Movie Review: Power Rangers

Rita Repulsa and The Power Rangers

When I first heard Saban & Lionsgate announce plans to make Six Power Rangers Films, I damn near fell out of my chair. Ambition is one thing. Delusion is another. And a couple weeks after Power Rangers debuted in theatres, its captains retracted their dreams of a Transformers-esque franchise. The lesson here? Walk first, then run.

Yesterday afternoon I went on a delightful walk through my neighborhood. 88 degrees and sunny. I swung by a RedBox and was disheartened to find the best option available to me was Power Rangers. With a huff and a sigh, I reluctantly rented the film, almost kicking myself in the process. But I figured, "Hey, if it sucks ass, I'll turn it off after five minutes.

But there's always that small chance that it's actually not that bad." Sure enough, the latter was the case after all. The Power Rangers movie is no Rogue One, but it's certainly a better film than the press and its box office stats gave it credit for. In fact, Power Rangers exceled in a few areas where a lot of other films struggle. Since the Rangers had no choice but to open up to one another and bond in order to be able to morph, this had a positive impact on character development and the overall emotional aspect of the film.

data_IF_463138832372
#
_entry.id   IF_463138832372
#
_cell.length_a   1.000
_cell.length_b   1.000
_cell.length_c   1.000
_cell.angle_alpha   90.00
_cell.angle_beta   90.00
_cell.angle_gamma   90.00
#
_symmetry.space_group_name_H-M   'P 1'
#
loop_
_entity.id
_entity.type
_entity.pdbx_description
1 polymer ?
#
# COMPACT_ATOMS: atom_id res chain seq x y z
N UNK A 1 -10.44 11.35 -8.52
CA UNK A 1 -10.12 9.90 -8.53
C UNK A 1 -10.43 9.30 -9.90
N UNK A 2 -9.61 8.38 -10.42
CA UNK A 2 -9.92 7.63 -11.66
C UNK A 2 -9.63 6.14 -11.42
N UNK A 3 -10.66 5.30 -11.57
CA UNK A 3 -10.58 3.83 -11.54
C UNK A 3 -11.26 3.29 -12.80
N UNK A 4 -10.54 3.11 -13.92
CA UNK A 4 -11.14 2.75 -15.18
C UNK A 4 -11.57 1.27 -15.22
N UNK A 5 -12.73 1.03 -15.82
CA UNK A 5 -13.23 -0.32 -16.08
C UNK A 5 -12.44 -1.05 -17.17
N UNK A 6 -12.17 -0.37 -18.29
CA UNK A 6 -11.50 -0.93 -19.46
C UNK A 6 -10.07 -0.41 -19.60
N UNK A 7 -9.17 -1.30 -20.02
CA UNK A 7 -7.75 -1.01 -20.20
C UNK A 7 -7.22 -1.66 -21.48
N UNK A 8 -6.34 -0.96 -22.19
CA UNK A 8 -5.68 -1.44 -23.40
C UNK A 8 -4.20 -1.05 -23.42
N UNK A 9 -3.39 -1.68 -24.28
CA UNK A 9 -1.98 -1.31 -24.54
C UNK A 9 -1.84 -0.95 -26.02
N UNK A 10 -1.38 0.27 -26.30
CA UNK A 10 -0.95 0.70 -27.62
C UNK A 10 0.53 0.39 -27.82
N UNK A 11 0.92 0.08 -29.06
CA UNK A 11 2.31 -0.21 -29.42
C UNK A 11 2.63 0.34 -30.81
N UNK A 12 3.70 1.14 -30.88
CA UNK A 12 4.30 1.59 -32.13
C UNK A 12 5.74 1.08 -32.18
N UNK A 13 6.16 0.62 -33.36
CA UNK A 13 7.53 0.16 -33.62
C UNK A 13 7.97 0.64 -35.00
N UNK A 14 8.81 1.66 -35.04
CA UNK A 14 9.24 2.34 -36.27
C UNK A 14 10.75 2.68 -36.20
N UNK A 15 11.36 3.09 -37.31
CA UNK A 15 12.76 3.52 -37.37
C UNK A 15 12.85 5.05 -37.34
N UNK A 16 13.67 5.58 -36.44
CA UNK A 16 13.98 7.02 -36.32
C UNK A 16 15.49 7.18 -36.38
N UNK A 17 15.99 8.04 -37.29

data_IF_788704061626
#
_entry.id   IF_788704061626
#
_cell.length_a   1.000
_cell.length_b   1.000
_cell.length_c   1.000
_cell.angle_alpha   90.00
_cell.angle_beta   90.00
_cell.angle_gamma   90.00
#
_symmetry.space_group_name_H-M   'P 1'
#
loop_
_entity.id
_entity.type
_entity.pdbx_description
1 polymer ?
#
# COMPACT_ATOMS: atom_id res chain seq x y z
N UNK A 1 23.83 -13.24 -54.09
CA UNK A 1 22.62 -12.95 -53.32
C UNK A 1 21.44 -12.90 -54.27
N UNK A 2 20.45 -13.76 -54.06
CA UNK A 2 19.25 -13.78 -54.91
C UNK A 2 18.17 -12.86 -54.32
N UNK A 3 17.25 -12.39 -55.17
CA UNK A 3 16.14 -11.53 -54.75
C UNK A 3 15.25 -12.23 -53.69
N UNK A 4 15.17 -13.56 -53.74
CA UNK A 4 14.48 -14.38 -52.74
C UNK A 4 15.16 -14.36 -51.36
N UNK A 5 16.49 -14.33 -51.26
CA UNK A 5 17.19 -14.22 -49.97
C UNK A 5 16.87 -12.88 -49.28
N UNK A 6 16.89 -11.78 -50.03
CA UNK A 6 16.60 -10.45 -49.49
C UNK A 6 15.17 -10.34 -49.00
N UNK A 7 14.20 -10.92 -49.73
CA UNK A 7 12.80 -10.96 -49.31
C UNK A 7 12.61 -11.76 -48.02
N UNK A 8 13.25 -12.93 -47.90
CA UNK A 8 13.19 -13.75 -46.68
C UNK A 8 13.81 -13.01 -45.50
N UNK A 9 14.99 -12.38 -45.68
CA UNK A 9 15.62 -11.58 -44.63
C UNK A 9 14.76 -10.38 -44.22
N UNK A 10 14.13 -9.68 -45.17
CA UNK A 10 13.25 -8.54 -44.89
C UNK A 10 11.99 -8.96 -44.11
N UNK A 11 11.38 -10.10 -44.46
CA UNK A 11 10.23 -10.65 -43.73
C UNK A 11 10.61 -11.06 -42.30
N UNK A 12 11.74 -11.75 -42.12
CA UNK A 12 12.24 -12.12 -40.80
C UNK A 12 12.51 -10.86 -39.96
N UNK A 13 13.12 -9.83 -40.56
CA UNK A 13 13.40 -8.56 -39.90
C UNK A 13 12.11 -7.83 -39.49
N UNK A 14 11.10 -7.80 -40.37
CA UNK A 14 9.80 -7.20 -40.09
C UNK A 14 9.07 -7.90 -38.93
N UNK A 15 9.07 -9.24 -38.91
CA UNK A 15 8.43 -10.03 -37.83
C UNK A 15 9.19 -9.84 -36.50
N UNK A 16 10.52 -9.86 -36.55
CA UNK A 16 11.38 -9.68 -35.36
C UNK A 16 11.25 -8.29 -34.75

Also, some of the cinematography was quite edgy and daring, so kudos to the director and his staff for those scenes. Gambles like these either boost a film, or drag it down. (think Batman vs. Superman's #fail.)

That said, there were a couple of scenes that I felt lingered a bit, and the forced inclusion of the, "Go Go Power Rangers" theme song was a fail, too. That song could and should have been injected far more properly, or not at all.

And since we're on the topic of the film's cons, it's worth noting that the pink zord was proper, the red one was Okay, and the other three were also #fail. Megazord, however, looked pretty legit.

So when you go into a film expecting a 2/10, a 6/10 feels like a home run. I feel bad for the scale of this film's failure, because the trailer was horrible (and trailers are typically better than movies) and the marketing/PR in general sucked pretty bad.

Had those components been on par with the film, there might have actually been a shot at turning The Power Rangers Movie into a multi-film franchise.


Image: Lionsgate

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